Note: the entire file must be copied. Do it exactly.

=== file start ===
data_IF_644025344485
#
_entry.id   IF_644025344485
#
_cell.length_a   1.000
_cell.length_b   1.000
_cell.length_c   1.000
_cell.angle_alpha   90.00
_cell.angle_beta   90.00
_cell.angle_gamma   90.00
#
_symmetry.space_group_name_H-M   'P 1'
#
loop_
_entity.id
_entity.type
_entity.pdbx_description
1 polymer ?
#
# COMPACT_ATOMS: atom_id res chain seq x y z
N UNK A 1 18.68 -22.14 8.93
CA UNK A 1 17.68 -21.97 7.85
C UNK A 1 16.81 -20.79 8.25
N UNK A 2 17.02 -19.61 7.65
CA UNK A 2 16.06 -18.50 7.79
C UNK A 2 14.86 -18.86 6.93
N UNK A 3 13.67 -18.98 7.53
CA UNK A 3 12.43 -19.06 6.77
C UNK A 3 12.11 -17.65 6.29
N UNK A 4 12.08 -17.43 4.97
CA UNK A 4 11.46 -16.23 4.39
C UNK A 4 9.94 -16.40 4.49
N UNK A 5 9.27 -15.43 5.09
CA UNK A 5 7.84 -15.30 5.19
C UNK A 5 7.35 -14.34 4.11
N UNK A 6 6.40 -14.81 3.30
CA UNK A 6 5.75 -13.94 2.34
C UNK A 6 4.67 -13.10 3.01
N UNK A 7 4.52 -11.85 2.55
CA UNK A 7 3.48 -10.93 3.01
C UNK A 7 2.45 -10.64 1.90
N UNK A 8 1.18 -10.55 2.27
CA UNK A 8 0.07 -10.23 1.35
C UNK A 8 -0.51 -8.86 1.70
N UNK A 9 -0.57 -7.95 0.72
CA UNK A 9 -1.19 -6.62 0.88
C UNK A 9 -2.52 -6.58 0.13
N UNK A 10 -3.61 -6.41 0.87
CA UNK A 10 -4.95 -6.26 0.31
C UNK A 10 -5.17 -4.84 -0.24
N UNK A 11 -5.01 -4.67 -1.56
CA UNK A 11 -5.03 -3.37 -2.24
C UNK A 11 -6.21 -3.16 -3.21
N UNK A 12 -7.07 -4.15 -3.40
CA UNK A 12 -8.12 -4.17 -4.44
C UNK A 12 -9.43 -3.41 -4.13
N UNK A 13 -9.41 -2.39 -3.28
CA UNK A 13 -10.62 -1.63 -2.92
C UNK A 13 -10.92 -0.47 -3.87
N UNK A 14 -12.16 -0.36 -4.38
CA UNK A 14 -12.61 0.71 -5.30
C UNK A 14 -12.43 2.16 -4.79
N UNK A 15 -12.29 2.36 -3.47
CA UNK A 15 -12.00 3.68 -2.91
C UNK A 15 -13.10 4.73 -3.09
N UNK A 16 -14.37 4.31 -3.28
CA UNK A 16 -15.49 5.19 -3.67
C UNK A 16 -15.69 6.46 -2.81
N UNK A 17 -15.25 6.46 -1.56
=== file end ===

data_IF_644025344485
#
_entry.id   IF_644025344485
#
_cell.length_a   1.000
_cell.length_b   1.000
_cell.length_c   1.000
_cell.angle_alpha   90.00
_cell.angle_beta   90.00
_cell.angle_gamma   90.00
#
_symmetry.space_group_name_H-M   'P 1'
#
loop_
_entity.id
_entity.type
_entity.pdbx_description
1 polymer ?
#
# COMPACT_ATOMS: atom_id res chain seq x y z
N UNK A 1 18.68 -22.14 8.93
CA UNK A 1 17.68 -21.97 7.85
C UNK A 1 16.81 -20.79 8.25
N UNK A 2 17.02 -19.61 7.65
CA UNK A 2 16.06 -18.50 7.79
C UNK A 2 14.86 -18.86 6.93
N UNK A 3 13.67 -18.98 7.53
CA UNK A 3 12.43 -19.06 6.77
C UNK A 3 12.11 -17.65 6.29
N UNK A 4 12.08 -17.43 4.97
CA UNK A 4 11.46 -16.23 4.39
C UNK A 4 9.94 -16.40 4.49
N UNK A 5 9.27 -15.43 5.09
CA UNK A 5 7.84 -15.30 5.19
C UNK A 5 7.35 -14.34 4.11
N UNK A 6 6.40 -14.81 3.30
CA UNK A 6 5.75 -13.94 2.34
C UNK A 6 4.67 -13.10 3.01
N UNK A 7 4.52 -11.85 2.55
CA UNK A 7 3.48 -10.93 3.01
C UNK A 7 2.45 -10.64 1.90
N UNK A 8 1.18 -10.55 2.27
CA UNK A 8 0.07 -10.23 1.35
C UNK A 8 -0.51 -8.86 1.70
N UNK A 9 -0.57 -7.95 0.72
CA UNK A 9 -1.19 -6.62 0.88
C UNK A 9 -2.52 -6.58 0.13
N UNK A 10 -3.61 -6.41 0.87
CA UNK A 10 -4.95 -6.26 0.31
C UNK A 10 -5.17 -4.84 -0.24
N UNK A 11 -5.01 -4.67 -1.56
CA UNK A 11 -5.03 -3.37 -2.24
C UNK A 11 -6.21 -3.16 -3.21
N UNK A 12 -7.07 -4.15 -3.40
CA UNK A 12 -8.12 -4.17 -4.44
C UNK A 12 -9.43 -3.41 -4.13
N UNK A 13 -9.41 -2.39 -3.28
CA UNK A 13 -10.62 -1.63 -2.92
C UNK A 13 -10.92 -0.47 -3.87
N UNK A 14 -12.16 -0.36 -4.38
CA UNK A 14 -12.61 0.71 -5.30
C UNK A 14 -12.43 2.16 -4.79
N UNK A 15 -12.29 2.36 -3.47
CA UNK A 15 -12.00 3.68 -2.91
C UNK A 15 -13.10 4.73 -3.09
N UNK A 16 -14.37 4.31 -3.28
CA UNK A 16 -15.49 5.19 -3.67
C UNK A 16 -15.69 6.46 -2.81
N UNK A 17 -15.25 6.46 -1.56